Hurricane Franklin struck Mexico’s central Gulf coast, early today, threatening to bring down mountainous region prone to flash floods and mudslides with torrential rains and heavy winds.
Franklin strengthened into the first hurricane of the Atlantic season on Wednesday and its landfall early Thursday was its second on Mexican territory in three days. As a tropical storm, Franklin made a relatively mild run across the Yucatan Peninsula earlier in the week.
Authorities in Veracruz ordered classes canceled at public schools as a precautionary measure. Schools are frequently used as storm shelters in Mexico.
The U.S. National Hurricane Center said Franklin, a Category 1 storm, had maximum sustained winds of 85 mph (140 kph). The storm was expected to weaken as it moved inland.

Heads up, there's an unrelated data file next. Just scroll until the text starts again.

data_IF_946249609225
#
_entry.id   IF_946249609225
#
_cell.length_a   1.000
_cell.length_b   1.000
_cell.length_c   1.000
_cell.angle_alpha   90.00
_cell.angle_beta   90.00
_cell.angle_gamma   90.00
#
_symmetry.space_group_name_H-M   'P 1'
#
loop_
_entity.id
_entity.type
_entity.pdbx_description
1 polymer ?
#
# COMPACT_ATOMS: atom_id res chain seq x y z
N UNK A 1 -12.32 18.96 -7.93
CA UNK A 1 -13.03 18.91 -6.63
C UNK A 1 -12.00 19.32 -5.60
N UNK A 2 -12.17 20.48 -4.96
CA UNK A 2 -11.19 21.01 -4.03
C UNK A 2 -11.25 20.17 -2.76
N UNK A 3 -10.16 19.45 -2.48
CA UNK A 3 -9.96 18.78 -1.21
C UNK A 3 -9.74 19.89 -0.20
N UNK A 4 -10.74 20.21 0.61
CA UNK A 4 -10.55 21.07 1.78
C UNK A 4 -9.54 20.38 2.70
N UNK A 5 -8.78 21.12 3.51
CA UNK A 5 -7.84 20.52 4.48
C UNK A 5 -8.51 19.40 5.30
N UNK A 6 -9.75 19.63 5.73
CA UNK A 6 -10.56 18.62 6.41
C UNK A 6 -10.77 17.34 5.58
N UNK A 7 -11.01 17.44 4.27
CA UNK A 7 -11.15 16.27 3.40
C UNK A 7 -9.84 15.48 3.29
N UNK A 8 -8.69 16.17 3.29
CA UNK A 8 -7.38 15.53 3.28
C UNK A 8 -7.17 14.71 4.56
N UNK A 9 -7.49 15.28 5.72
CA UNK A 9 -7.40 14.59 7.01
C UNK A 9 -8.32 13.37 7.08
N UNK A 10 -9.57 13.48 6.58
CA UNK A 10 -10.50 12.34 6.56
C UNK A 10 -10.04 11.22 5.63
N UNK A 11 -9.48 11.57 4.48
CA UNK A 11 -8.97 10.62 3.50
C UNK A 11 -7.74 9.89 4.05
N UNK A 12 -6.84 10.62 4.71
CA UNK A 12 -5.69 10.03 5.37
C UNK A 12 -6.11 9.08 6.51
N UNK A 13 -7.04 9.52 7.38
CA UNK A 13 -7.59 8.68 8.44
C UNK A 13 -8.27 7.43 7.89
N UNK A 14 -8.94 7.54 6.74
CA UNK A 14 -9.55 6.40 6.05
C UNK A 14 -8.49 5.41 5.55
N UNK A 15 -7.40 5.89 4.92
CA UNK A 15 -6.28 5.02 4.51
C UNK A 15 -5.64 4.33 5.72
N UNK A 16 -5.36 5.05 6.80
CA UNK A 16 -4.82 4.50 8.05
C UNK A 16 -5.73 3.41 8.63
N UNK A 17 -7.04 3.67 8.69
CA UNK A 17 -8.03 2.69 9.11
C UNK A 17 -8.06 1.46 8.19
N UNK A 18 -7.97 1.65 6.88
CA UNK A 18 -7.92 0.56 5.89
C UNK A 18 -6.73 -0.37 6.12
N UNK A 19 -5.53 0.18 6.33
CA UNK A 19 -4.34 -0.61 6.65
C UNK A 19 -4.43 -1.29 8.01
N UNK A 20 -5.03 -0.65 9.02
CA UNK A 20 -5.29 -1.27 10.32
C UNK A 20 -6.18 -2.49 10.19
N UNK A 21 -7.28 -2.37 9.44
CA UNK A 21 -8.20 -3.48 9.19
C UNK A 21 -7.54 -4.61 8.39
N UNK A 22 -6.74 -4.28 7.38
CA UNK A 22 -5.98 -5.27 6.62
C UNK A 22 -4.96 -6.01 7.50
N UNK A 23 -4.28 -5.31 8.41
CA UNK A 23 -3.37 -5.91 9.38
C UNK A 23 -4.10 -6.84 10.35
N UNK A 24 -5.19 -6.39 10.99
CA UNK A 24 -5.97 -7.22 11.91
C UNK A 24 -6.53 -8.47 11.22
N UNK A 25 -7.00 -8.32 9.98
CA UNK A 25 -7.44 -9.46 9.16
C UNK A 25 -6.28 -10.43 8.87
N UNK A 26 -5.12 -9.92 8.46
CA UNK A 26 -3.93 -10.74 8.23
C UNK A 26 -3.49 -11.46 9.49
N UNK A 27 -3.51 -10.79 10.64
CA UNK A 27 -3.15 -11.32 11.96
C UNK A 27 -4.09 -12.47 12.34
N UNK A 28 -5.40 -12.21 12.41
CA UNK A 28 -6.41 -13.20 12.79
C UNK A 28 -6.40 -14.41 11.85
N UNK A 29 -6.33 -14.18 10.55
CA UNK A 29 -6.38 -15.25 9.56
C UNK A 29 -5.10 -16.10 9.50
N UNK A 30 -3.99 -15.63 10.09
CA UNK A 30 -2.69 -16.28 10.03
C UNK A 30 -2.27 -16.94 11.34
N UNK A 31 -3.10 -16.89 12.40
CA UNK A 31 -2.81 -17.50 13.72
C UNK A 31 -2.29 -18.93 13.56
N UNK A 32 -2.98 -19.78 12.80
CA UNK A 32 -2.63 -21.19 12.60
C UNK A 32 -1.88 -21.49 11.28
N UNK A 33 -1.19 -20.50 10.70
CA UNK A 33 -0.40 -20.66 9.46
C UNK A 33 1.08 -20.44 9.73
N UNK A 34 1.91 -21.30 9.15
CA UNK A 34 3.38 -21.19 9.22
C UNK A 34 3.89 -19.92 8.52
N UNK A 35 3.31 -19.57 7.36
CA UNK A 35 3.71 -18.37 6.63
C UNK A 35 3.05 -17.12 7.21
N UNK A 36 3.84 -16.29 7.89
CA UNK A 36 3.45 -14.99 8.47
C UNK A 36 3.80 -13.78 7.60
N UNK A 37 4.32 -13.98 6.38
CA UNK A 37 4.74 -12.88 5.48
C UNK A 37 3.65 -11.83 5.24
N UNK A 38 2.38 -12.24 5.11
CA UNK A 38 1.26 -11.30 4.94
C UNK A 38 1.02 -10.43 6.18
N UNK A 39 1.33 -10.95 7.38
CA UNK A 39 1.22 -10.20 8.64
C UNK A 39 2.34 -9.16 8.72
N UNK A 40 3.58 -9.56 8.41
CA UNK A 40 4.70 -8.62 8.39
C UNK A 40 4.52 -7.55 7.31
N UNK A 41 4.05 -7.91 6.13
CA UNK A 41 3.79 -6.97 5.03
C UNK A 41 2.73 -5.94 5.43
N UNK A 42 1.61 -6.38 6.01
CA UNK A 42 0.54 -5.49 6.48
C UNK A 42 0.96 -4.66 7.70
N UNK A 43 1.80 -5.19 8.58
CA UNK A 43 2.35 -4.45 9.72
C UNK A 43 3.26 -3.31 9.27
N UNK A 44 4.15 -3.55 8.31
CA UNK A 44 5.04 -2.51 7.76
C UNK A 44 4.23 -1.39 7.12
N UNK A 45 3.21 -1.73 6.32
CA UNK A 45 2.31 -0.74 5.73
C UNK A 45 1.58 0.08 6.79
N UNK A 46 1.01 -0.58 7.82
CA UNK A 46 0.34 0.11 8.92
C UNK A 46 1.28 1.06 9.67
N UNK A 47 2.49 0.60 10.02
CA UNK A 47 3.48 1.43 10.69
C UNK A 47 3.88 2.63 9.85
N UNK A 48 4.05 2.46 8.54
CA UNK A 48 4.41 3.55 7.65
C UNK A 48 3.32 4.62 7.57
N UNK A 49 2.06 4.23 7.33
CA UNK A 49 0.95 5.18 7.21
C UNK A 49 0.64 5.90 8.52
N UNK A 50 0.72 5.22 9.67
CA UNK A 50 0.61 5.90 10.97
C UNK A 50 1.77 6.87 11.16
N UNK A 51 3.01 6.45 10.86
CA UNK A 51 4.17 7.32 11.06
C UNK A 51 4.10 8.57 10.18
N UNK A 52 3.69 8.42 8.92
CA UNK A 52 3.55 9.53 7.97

Franklin’s center was about 70 miles (110 kilometers) north-northwest of the city of Veracruz, and was heading west near 13 mph (20 kph).
A hurricane warning was in effect for the coast from Veracruz city north to Cabo Rojo. A hurricane watch extended north from Cabo Rojo to Rio Panuco.
Mexico Civil Defense Director, Ricardo de la Cruz, said that the storm’s impact on Yucatan was not as bad as initially feared, with some trees down and power out in some areas. But, he warned, “the second impact could even be stronger than the first.”
Forecasters said Franklin could drop four to eight inches (10 to 20 centimeters) of rain, with localized amounts of up to 15 inches (38 centimeters).